Philosophy: The Classics
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Now in its fourth edition, Philosophy: The Classics is a brisk and invigorating tour through the great books of western philosophy. In his exemplary clear style, Nigel Warburton introduces and assesses thirty-two philosophical classics from Plato’s Republic to Rawls’ A Theory of Justice. The fourth edition includes new material on:
- Montaigne Essays
- Thomas Paine Rights of Man
- R.G. Collingwood The Principles of Art
- Karl Popper The Open Society and Its Enemies
- Thomas Kuhn The Structure of Scientific Revolutions
With a glossary and suggestions for further reading at the end of each chapter, this is an ideal starting point for anyone interested in philosophy.
nvironment. Aristotle did not challenge the status quo, but rather enshrined the pre-existing values of his society in the fonn of a philosophical treatise. For instance, he thought slavery an acceptable practice. His is a defence of the values esteemed by the nobi lity of 28 Copyrighted material AR I STOTLE ancie nt Athens . Yet he presents these values as if they were o bviously pmt, not j ust of an ancient Athenian 's nature, but of human nature itself. He treats them as universal features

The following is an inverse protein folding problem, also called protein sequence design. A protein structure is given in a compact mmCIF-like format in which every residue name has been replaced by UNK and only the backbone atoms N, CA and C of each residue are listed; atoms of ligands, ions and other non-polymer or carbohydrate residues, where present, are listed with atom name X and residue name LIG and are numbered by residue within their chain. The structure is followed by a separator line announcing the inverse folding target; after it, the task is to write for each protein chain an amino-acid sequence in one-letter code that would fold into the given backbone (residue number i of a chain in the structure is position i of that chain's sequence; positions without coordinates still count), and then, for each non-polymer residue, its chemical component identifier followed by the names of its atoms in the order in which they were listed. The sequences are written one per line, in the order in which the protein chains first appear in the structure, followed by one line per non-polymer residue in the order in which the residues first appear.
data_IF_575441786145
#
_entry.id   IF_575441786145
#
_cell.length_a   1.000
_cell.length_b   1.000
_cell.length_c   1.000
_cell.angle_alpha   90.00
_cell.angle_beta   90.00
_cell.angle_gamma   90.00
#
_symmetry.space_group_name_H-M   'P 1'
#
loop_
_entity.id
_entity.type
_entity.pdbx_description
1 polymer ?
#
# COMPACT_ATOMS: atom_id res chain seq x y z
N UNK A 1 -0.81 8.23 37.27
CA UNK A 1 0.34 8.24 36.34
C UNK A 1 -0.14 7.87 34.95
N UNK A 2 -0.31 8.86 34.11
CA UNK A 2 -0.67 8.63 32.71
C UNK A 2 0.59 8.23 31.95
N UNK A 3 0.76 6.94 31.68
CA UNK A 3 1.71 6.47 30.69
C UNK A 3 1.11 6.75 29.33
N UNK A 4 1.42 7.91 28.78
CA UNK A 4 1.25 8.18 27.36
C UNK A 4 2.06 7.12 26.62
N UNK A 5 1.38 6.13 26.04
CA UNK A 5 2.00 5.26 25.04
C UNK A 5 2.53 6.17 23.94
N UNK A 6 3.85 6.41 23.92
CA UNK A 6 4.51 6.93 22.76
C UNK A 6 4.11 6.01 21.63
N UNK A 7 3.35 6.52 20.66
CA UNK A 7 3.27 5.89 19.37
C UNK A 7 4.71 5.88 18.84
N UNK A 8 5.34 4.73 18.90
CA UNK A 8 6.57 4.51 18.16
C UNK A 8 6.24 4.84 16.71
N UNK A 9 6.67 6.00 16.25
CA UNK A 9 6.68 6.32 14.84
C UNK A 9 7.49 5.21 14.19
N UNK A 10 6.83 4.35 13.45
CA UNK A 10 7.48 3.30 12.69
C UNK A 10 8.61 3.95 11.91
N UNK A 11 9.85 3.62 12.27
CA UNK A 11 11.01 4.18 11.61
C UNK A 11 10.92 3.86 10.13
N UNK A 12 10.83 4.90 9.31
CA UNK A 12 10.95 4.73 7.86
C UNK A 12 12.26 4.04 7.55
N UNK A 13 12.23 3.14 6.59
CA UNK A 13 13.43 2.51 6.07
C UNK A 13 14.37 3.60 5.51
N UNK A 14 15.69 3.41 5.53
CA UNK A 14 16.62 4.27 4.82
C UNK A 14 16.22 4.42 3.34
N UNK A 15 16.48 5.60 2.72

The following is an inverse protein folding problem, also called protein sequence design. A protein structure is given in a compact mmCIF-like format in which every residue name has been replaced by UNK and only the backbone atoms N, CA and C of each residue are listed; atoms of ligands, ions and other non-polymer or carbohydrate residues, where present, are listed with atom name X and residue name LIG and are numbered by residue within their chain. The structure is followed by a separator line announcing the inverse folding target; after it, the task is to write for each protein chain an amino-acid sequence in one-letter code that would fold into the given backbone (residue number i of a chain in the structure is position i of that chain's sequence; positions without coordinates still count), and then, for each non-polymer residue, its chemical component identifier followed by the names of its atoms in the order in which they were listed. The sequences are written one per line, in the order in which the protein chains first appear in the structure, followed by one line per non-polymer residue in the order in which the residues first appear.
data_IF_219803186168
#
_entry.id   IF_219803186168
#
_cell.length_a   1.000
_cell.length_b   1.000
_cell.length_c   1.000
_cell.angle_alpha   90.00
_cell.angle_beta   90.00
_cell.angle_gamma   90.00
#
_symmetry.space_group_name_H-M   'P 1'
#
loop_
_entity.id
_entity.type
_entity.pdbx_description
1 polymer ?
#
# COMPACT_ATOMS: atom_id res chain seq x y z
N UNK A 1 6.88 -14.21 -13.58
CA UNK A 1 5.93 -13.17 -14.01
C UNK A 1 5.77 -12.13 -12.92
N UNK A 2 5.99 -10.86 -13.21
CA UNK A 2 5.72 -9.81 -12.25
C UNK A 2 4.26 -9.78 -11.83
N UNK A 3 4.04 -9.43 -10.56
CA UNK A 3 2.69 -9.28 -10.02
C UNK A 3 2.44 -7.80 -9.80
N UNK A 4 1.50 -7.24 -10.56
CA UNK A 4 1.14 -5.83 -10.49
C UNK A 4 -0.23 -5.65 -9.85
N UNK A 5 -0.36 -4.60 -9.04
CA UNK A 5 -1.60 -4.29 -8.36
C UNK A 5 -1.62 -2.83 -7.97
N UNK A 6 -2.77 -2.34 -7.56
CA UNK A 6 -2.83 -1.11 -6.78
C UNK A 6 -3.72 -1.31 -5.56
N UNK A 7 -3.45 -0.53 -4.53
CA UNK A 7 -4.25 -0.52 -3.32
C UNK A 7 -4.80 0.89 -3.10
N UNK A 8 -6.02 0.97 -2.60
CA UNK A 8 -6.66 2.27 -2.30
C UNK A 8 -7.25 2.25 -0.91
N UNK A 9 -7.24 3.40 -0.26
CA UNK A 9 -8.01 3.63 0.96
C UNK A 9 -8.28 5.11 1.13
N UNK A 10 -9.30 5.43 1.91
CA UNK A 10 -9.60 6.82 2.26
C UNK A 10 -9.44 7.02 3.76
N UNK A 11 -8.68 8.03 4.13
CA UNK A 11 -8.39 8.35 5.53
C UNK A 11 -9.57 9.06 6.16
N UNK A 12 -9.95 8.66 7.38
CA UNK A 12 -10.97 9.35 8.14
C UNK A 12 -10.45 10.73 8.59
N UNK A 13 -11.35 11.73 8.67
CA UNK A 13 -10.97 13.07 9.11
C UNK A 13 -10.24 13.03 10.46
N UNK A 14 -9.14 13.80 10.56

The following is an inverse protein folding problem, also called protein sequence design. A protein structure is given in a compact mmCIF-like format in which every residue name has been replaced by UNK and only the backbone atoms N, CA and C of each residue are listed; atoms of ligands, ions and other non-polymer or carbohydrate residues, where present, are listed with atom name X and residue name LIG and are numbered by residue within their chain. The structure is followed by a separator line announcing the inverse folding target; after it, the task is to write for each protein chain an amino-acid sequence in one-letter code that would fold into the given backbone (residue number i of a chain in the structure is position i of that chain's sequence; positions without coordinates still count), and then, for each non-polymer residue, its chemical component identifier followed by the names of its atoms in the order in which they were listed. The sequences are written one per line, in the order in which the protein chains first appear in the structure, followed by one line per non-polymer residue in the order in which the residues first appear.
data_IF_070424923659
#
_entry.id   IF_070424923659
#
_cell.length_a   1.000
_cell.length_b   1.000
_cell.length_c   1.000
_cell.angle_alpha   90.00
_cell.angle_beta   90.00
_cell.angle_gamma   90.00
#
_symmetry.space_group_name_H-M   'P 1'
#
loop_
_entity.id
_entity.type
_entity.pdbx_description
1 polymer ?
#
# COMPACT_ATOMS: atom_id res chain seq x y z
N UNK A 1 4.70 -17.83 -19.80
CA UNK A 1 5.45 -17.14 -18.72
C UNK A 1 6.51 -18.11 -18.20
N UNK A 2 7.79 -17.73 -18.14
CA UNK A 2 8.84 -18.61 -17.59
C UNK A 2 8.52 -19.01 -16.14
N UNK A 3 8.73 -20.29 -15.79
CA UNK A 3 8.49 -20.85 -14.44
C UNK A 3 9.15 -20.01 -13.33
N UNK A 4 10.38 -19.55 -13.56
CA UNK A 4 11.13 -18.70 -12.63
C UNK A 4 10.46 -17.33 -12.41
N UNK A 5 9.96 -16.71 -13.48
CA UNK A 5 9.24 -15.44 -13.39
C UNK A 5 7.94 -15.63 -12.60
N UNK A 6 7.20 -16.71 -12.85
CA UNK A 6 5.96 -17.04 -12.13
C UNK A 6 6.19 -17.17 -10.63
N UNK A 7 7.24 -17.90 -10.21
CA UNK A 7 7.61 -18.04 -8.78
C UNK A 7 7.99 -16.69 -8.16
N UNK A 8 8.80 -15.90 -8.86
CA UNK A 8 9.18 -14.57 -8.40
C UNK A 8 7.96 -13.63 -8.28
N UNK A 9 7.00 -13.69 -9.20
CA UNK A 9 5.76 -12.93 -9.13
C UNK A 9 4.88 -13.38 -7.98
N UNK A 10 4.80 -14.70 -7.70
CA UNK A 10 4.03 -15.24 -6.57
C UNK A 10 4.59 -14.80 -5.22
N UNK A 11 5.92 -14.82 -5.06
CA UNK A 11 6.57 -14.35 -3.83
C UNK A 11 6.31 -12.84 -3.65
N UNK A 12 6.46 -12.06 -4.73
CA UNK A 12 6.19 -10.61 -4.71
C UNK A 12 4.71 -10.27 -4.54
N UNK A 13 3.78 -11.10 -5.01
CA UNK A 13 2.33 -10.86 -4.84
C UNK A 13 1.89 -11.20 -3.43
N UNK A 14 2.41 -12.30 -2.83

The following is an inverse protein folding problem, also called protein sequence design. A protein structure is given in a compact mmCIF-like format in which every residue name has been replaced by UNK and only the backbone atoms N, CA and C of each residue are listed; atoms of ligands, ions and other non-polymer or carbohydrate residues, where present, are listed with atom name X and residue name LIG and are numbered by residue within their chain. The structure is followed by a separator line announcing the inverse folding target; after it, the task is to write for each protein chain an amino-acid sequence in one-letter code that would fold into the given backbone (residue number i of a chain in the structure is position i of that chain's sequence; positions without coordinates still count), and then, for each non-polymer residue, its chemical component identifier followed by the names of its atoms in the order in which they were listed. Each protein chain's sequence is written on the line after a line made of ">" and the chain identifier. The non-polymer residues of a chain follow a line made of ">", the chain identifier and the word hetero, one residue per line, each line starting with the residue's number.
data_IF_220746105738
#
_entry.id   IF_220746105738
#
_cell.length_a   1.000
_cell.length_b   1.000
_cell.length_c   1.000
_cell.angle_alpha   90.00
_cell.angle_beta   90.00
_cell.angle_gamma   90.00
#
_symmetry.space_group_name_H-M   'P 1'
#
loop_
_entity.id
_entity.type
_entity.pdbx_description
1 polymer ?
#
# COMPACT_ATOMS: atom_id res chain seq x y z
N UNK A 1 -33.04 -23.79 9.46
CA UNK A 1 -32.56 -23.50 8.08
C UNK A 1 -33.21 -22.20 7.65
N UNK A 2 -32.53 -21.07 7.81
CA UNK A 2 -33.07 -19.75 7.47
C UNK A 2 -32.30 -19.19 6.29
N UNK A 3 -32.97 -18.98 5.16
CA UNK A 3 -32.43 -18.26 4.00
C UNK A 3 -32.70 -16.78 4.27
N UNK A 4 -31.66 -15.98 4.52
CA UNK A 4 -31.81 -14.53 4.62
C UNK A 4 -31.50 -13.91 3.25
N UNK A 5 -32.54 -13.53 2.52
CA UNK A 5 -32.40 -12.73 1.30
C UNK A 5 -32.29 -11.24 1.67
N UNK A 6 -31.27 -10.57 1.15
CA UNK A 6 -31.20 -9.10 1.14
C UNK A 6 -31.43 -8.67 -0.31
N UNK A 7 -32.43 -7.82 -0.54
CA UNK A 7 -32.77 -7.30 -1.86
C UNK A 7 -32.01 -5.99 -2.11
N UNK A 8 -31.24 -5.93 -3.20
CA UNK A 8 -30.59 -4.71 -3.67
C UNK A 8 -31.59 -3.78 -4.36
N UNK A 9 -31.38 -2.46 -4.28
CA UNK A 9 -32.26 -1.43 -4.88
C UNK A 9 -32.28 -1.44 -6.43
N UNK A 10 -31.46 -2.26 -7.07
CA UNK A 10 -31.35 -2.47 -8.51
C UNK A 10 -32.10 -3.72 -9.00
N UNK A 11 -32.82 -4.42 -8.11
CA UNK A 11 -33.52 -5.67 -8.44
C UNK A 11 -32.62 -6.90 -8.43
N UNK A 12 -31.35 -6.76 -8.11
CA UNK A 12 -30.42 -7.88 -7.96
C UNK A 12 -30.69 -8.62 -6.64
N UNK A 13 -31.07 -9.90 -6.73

fact likely to break them. And the prince should not feel bound to keep hi s promises in such circumstances: that would 40 Copyrighted material MACH IAVELL I be foolhardy. Machiavelli argues that the successfu l prince should follow a very different code from that advocated by traditional morality, whether that comes from a classica l or Christia n source. Appearance is everything for a prince. People react to superfi cial characteristics aod rarely, if ever, perceive a prince as he really is.
the corpuscles from which it is composed; the primary quali ties of the corpuscles give rise to my ideas of it. The same is true of the snowball's coldness. and its taste. These are not strictly properties found in the snowba ll but rather secondary qualities of the object dependent on its primary q ualities. Locke's discussion of primary and secondary qualities makes clear his realism: his unqueslioned belief in the existence of real o bjects in the external world which give rise to our
which they a rc copies. Hume recasts Locke's assertion that there are no innate ideas as all our ideas are copies of impressions. ln other words, it is impossible for us to have a n idea of something whicb we have not. first experienced as a n impression . How, then, would Hume cope with my ability to imagine a golden mountain even though I bave never seen one and so never had an impression of one? His answer relies on a distinction between simple and complex ideas. Simple ideas are all derived
happiness, rather than j ust our own individual happiness, is something tbat we all ought to pursue. Difficulties of calculation Even if Mill had estn blished that there were good gro unds for adopting a utilitarian approach to ethics, there are still some objections to rbe theory and its a pp lication whic h he wou ld need to meet. One practical difficu lty is that of calculating which of the many possible actions is most likely to produce the most happi ness overall. This might be a